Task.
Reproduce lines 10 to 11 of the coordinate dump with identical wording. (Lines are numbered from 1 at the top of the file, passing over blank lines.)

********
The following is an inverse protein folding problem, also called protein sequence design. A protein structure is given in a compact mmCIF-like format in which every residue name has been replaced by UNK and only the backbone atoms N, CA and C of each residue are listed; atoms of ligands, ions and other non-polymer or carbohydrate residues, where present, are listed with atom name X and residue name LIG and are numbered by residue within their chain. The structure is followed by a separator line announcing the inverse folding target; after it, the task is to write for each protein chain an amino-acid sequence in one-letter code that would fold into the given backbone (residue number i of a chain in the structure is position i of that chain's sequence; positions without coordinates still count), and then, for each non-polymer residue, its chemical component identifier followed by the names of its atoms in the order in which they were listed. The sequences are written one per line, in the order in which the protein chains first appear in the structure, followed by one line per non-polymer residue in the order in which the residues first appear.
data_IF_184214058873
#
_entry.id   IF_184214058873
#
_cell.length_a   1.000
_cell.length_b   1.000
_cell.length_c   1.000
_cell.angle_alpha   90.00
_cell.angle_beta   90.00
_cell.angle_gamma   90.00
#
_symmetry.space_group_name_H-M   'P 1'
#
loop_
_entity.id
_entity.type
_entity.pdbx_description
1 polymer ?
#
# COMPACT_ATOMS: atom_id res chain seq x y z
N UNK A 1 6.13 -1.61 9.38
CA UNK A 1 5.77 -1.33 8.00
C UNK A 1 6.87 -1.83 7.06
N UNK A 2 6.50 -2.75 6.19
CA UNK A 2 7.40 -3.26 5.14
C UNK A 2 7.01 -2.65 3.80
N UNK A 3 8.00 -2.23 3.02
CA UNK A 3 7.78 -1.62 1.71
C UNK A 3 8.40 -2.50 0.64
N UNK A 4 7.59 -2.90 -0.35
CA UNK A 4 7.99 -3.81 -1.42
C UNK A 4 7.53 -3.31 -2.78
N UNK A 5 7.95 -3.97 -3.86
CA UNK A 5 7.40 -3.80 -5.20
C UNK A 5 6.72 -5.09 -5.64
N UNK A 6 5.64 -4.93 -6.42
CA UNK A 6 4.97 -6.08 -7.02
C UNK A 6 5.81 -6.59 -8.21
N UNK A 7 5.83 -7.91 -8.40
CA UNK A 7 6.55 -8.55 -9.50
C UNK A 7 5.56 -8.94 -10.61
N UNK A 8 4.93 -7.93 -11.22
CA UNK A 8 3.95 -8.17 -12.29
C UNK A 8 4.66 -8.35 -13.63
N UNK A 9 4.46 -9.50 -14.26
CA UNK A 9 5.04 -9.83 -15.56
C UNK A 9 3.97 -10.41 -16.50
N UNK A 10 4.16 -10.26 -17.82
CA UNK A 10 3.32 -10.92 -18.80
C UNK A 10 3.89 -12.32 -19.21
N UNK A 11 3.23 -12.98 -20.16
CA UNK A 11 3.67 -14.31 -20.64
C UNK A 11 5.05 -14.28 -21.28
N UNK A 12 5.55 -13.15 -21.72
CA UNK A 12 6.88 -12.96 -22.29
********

_cell.angle_beta   90.00
_cell.angle_gamma   90.00